Guest Author - Deborah L. Kompare
I donít know if you have ever had this problem. I was making a napkin holder with my seven year old daughter. The directions said to use tacky glue to glue a pony bead, with a small diameter wooden dowel to a wooden base. The pony bead was to help hold the dowel upright. The problem was the beads were sliding all over the painted wooden base, and not sticking. Now, I have never had a problem with tacky glue before, but a project was at risk here. After some thought, and ignoring of instructions, we wiped all the tacky glue off the base and used a hot glue gun. That worked so much better. Once the beads were placed onto the dowel, we used tacky glue to fasten the top bead to hold everything together.
The point of this is to say there are times we really need to look at the type of glue we use. Letís take a look at some of the different types, pro and cons of the glues, and then Iíd love to hear what some of the situations and solutions were that you have encountered.
First, there is the popular glue stick. This is such a wonderful, self-contained idea. It is great for the paper projects that kids do, especially in school. I also just learned a lesson about it. I tried, for the very first time ever, to make a greeting card to send to someone. One of the things I wanted to attach to the card was a saying printed on vellum. I learned that a glue stick works wonders with vellum. It did not curl and since it dried clear, you could not tell it was glued. Also, I find I have more control over where the glue goes, without the mess, using a glue stick.
This does not mean that the regular school glue should be replaced. It, too, has specific uses that make it a wonderful choice. I have not found any difference among the brands, but Iím sure there are many of you who would choose one brand over another, given a choice. The school glue, and tacky glue, are very useful in situations where the materials you are putting together are a bit heavier than paper, or you want them to stay together longer. The down side is the drying time, and the mess you can get if you spread it around with your fingers. (However, I do have some fond memories of ďpeelingĒ it off my fingers in school, and even now.) School glue or tacky glue, watered down, are great for decoupage as well. I like it better than a flour and water mixture.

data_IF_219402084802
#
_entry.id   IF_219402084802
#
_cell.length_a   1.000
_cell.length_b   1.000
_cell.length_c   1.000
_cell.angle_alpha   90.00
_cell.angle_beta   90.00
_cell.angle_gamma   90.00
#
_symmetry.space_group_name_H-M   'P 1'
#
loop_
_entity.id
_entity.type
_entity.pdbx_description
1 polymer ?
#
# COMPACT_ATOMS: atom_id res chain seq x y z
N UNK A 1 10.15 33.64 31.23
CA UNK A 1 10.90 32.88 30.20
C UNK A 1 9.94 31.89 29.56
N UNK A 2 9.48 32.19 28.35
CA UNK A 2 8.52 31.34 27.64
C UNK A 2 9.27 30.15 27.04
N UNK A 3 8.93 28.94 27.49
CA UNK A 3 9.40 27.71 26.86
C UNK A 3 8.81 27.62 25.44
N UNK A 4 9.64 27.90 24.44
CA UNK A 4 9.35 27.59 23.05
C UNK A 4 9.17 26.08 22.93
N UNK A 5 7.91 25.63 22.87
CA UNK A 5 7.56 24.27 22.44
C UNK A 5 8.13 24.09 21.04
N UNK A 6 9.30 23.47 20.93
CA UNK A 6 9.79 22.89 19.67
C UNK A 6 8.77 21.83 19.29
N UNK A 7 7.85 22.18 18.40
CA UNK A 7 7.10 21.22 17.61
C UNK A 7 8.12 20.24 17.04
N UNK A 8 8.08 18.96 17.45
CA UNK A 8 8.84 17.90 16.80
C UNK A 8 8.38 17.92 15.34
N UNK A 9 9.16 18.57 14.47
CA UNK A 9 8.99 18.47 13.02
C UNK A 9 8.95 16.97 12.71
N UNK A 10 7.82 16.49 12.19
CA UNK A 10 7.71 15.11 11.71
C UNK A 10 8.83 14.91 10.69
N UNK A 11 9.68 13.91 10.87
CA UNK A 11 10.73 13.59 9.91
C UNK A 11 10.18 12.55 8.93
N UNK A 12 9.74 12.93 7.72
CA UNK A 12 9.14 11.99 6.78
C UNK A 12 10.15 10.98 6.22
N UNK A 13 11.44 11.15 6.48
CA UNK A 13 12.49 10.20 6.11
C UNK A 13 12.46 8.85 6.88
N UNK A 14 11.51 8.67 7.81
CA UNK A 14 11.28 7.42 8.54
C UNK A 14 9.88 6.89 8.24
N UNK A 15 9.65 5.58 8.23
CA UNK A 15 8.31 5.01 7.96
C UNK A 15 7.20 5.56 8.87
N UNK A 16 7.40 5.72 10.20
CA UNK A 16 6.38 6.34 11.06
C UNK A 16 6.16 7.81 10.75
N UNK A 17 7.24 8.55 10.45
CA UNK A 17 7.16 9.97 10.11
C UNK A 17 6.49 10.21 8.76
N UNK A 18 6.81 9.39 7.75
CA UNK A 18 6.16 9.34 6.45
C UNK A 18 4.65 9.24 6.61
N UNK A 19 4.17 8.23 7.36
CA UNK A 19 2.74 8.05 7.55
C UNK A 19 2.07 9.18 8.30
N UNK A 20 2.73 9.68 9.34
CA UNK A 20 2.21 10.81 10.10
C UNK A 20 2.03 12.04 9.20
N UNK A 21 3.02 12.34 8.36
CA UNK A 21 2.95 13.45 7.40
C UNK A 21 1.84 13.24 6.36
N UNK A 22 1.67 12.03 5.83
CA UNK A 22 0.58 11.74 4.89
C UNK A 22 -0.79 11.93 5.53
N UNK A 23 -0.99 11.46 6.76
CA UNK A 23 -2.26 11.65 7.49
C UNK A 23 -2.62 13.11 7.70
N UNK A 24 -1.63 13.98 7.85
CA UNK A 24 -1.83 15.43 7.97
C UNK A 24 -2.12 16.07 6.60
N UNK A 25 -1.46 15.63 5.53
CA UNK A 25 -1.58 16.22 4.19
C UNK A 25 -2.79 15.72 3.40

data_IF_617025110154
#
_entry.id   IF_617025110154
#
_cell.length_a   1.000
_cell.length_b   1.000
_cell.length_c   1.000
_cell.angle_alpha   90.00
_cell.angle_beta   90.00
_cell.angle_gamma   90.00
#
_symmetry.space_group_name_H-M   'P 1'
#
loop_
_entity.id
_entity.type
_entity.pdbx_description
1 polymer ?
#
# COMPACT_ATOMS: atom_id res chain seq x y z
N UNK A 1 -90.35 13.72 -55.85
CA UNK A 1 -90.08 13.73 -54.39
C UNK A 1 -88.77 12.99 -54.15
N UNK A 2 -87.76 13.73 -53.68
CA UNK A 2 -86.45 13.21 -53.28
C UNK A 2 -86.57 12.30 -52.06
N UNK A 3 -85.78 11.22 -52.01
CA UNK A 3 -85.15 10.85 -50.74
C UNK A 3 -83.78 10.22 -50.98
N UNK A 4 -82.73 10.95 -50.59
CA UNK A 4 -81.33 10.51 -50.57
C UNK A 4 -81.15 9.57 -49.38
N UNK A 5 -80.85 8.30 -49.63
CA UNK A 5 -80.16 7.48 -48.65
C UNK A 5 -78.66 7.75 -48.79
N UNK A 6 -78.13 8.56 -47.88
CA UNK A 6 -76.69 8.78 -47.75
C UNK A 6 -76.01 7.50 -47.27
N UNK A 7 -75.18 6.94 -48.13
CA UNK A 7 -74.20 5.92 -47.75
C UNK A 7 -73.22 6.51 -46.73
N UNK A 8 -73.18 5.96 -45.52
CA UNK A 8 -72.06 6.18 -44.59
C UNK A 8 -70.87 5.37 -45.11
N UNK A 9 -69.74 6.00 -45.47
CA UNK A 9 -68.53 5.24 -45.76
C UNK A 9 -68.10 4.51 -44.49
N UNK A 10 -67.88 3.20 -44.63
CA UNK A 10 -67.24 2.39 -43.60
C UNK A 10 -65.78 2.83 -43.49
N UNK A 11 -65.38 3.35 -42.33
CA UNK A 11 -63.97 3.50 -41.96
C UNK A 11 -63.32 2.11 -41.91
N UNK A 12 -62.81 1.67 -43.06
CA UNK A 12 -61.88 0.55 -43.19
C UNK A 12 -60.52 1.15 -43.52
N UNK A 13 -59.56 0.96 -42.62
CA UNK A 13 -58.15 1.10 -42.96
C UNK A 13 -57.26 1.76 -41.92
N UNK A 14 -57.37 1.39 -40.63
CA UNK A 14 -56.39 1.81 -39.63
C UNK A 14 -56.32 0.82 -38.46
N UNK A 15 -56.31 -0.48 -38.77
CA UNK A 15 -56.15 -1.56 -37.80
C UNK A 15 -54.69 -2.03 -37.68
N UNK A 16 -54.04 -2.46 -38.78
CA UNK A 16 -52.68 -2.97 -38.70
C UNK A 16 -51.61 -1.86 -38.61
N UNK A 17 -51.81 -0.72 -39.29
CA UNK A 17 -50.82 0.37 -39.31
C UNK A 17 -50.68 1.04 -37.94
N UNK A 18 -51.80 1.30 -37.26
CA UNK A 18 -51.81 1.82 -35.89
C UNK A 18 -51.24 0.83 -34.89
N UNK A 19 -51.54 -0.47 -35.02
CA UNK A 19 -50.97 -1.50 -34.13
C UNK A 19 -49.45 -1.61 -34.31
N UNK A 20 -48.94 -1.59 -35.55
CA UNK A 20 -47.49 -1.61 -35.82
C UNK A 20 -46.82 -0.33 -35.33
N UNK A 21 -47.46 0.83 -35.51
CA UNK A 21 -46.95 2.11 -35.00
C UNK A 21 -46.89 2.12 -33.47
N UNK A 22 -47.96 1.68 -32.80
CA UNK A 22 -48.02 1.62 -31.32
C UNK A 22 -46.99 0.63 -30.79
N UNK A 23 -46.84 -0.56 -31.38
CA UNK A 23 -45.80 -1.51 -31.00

One other type of glue, although there are many more, is hot glue. The down side of this is the fact it is hot and should only be used by adults or under adult supervision. I also hate the strings that seem to be unavoidable when using this type of glue. The good things about it are the fact it holds whatever is glued and this last for a very long time. Also, once it is cooled, the bond is made and it cools faster than glue dries.
I hope this has helped you look at several ways to put your crafting ideas together. Stop by the forum to share your stories or ideas. Itís always so helpful to get another perspective on things.